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Oil firms as Middle East crisis lingers, US output wanes

(Montel) Oil prices edged higher early on Wednesday amid lingering tensions in the Middle East and following fresh indications of waning US crude production.

The front-month contract for Brent crude North Sea oil was last seen up USD 0.05 at USD 78.64/bbl, while the WTI equivalent was USD 0.14 higher on the day at USD 73.45/bbl.

Notwithstanding the modest gains this morning, the Brent crude benchmark has hovered within a range of USD 74-85/bbl since the start of the year.

“The oil market continues to trade in a range despite lingering geopolitical risks in the Middle East,” analysts at ING bank said, regarding the Israel-Hamas war and US-led retaliatory strikes on key targets operated by Yemen's Iran-backed Houthi rebels – who have been attacking merchant vessels in the Red Sea – and other Iran-backed militant groups in the region.

“Given the heightened geopolitical risk, the rangebound trading and lack of a risk premium may surprise some. However, market participants appear to be assuming that we will not see a significant escalation in the Middle East, at least an escalation which puts oil supply at risk,” ING said in a note.

“It’s important to remember that while we are seeing disruptions to trade flows as a result of Red Sea developments, oil production remains unchanged as a result. Furthermore, the oil balance is comfortable through [the first half of 2024], while Opec is sitting on a little more than 5m [bbl/day] of spare capacity, of which more than 3m [bbl/day] sits in Saudi Arabia.”

Meanwhile, analysts have pointed out that non-Opec supply remains relatively strong, especially following recent record high production in the US, the world’s largest producer of crude oil.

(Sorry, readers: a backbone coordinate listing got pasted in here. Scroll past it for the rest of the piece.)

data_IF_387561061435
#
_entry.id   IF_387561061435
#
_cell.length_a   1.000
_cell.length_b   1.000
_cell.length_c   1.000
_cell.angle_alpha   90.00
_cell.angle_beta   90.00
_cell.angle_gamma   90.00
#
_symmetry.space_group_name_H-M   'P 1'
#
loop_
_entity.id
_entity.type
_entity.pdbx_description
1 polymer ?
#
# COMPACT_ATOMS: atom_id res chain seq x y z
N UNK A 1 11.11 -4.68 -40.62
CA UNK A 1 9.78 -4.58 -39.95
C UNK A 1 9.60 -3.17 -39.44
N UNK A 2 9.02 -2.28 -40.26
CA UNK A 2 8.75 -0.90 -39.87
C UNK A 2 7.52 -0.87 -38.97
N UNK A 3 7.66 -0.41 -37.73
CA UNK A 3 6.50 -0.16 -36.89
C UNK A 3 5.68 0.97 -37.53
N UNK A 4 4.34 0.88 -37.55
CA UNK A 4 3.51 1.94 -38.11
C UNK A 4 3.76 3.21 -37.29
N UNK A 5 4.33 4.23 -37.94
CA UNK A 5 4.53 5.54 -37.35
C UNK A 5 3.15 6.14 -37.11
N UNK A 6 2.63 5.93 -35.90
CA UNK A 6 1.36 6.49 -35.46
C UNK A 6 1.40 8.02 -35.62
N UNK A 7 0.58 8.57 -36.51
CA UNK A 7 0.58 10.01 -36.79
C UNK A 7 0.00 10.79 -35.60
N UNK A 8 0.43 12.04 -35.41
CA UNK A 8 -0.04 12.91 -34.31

“Unexpectedly strong growth in US oil production was a major reason for oil prices falling sharply in the second half of [last] year,” analysts at ANZ bank said, regarding US output surpassing a record high of 13m bbl/day.

US output on the wane
However, the ANZ analysts, citing data from the US Energy Information Administration (EIA), pointed out that US crude production dropped from 13.3m bbl/day in December to 12.6m bbl/day in January.

“While February volumes should rebound, EIA doesn’t expect them to hit a new record high until 2025,” the analysts added in a note.

In its latest short-term outlook, the EIA forecast US crude production to rise from an average 13.10m bbl/day this year to 13.49m bbl/day in 2025. However, the outlook for this year is a slight downward revision from the EIA’s forecast of 13.21m bbl/day a month ago.

“Last year US crude oil supply grew by a little more than 1m [bbl/day] and the drop in growth this year shouldn’t come as too much of a surprise given the slowdown seen in drilling activity for much of last year,” said the ING bank analysts.

Meanwhile, the EIA is due to publish its latest weekly data for US crude inventories later today, with the figures indicating a gauge on demand. A larger-than-expected build in inventories could suggest flagging demand from the world’s biggest consumer of oil.

The American Petroleum Institute, an industry group, reported on Tuesday that US crude inventories rose by 0.67m barrels last week, according to ING bank, which said the market was expecting a week-on-week build of 2m barrels.

“Any build in US crude oil inventories could see oil prices come under pressure,” said ANZ bank.